Tuesday, March 26, 2013

Embracing Play

My Wheelock College juniors wrote an article about the importance of play in the educational process

Nice article that summarizes the importance and how children learn through play. Hoping it will create a positive shifts of the mindsets of parents who still believe in academic works to prepare for primary One.

 In this article, it seems like a lot of credit goes to the government, we still need to find the root problem of why some parents and principals are viewing play a separate activity from school's curriculum.

"If they keep playing in preschool, they will have a hard time adjusting to the work they get in Primary School"
During the new KCF training, many parent-teachers feedback about how difficult the primary school's curriculum is. hence, creating a big gap between preschool to primary level. See, everytime we talk about early childhood curriculum, we all tend to somehow link to primary school, because one of the "imaginary" (not stated but we all want to achieve) goals is to prepare them for Primary One.

And why do I have such a imaginary goal as a teacher? Is just the everyday conversations with parents, listening to what primary school teachers have to say and the culture of the schools set by the leaders. Day by day, it somehow instill to me I need to get my students ready in Primary One and they MUST SHINE.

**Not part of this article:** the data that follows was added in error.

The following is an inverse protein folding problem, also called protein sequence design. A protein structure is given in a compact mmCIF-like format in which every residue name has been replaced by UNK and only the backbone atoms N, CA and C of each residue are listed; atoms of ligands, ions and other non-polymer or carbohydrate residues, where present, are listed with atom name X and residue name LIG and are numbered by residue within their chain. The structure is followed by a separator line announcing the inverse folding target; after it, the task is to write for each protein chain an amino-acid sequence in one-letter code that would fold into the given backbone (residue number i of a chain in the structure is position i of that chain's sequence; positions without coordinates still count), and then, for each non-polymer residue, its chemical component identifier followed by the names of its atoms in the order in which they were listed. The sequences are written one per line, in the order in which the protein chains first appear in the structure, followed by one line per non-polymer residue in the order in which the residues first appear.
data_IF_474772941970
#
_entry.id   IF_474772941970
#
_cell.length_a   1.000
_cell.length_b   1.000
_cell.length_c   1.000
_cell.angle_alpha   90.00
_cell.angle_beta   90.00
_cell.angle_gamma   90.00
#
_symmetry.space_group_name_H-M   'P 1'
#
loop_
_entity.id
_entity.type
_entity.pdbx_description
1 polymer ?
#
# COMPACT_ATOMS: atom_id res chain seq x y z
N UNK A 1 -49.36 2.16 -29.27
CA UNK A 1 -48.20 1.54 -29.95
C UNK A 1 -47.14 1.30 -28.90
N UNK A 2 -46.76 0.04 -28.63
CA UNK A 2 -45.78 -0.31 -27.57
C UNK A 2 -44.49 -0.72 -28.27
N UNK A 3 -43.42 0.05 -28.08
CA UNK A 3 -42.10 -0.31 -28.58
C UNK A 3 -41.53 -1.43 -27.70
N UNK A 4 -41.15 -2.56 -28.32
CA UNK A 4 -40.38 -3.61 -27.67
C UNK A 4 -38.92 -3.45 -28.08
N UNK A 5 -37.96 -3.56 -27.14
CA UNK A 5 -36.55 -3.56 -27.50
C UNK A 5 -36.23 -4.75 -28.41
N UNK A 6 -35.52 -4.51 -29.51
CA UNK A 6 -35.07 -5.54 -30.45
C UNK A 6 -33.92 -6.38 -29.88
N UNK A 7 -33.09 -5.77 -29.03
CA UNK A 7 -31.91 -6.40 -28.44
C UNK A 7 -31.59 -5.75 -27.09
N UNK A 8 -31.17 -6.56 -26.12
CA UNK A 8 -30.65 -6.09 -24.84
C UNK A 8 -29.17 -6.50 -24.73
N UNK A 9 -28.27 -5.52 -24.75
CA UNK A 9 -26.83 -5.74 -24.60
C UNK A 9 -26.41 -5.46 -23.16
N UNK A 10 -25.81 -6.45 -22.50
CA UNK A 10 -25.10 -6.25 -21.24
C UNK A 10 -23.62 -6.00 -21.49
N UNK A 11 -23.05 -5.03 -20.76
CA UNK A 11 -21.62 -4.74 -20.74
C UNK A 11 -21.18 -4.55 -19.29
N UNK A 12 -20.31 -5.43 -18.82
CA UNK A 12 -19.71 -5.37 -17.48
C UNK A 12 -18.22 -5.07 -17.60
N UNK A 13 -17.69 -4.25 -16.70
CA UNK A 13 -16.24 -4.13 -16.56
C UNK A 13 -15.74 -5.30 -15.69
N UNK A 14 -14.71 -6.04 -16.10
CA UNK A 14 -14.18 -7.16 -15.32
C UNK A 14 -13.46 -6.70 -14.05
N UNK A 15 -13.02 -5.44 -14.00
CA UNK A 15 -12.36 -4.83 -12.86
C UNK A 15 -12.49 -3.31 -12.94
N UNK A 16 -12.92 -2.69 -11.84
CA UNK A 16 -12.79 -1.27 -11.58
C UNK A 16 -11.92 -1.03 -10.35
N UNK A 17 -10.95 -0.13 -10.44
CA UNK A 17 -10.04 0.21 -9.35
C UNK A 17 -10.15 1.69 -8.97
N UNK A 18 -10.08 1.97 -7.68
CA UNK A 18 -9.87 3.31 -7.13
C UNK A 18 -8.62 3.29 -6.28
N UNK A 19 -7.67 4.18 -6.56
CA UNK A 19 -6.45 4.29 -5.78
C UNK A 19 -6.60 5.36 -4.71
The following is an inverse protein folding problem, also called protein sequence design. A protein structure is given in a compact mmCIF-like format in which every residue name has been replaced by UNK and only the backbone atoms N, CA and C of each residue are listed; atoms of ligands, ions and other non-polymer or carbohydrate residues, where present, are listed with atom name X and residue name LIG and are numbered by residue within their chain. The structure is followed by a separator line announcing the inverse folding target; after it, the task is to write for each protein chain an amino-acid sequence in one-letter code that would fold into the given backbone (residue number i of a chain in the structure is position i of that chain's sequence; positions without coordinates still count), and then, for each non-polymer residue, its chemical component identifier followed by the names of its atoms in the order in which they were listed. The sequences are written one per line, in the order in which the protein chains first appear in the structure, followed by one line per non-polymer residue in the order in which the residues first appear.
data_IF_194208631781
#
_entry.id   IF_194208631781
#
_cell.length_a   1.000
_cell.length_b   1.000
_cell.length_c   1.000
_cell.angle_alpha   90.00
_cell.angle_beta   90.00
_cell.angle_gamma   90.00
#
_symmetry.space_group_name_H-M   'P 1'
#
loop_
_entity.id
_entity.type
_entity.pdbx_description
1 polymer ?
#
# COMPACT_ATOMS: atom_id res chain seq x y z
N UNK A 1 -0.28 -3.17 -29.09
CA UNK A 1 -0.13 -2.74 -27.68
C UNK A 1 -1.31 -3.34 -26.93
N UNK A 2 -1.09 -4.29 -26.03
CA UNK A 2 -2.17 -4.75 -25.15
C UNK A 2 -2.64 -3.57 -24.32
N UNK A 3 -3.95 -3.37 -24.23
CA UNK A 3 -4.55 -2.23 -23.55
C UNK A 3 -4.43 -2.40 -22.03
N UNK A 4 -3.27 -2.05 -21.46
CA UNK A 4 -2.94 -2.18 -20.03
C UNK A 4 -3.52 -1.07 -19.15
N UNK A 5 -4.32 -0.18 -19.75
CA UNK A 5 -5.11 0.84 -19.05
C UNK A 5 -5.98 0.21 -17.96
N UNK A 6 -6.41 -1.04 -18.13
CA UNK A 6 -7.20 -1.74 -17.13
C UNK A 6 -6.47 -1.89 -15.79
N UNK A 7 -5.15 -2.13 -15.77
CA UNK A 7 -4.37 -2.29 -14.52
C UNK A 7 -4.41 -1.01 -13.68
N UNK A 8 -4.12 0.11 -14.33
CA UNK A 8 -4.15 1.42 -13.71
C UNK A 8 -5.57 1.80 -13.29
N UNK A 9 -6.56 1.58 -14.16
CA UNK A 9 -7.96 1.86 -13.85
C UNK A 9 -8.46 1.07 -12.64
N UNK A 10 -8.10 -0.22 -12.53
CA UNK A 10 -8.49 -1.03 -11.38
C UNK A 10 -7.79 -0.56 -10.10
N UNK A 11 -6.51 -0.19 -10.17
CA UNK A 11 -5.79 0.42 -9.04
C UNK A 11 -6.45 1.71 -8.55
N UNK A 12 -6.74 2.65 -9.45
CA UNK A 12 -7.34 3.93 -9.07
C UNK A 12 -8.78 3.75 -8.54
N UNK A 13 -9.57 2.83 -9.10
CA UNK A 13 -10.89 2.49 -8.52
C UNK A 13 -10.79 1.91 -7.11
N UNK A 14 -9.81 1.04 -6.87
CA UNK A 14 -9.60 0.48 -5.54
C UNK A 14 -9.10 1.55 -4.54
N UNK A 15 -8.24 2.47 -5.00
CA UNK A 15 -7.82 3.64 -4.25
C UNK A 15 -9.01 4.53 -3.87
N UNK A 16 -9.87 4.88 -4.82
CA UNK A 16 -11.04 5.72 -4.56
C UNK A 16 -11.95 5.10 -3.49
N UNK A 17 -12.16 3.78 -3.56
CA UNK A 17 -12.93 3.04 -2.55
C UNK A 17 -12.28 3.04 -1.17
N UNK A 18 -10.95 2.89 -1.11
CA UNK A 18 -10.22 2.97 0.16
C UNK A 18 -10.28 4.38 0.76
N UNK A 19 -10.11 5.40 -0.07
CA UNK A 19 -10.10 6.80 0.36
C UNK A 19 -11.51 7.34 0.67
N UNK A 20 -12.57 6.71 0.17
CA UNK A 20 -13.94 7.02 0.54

Guilty, guilty...

I have a bit Kiasu parent syndrome even before having kids of my own.

A lot of parents I met understand the importance of play, they want their children to play, believe they need to have memorable childhood experience. Ironic thing is, they also ask me about phonics, readings, mathematics... AT TODDLER AGE!!!

"I will just set more time for Play"
There is a requirement of 45 minutes outdoor time for children daily. But fortunately, my principal has always encouraged us to go outdoor as frequent as possible. There's countless of things to do during outdoor, and I get grouchy if I don't go outdoors to play.

In one of the comments for the article. the reader urge the government to give preschools a minimum amount of time to play, after observing that some schools do not even bring the children outdoor. So if all preschools need to set aside 2 hours for play, wouldn't all of us start to view play as a "outside" curriculum.

No, no... play is the curriculum, and curriculum is playing.

In fact, as a teacher, I still struggle in providing quality play for my students while trying to fit all activities into the time table given. Many time is given to routine care, but can I make routine care enjoyable and educational  for children too?

While I am still learning about providing play for young children, I also hope one day parents, educators and the government will work closely together to set a healthy learning atmosphere for children studying in Singapore.

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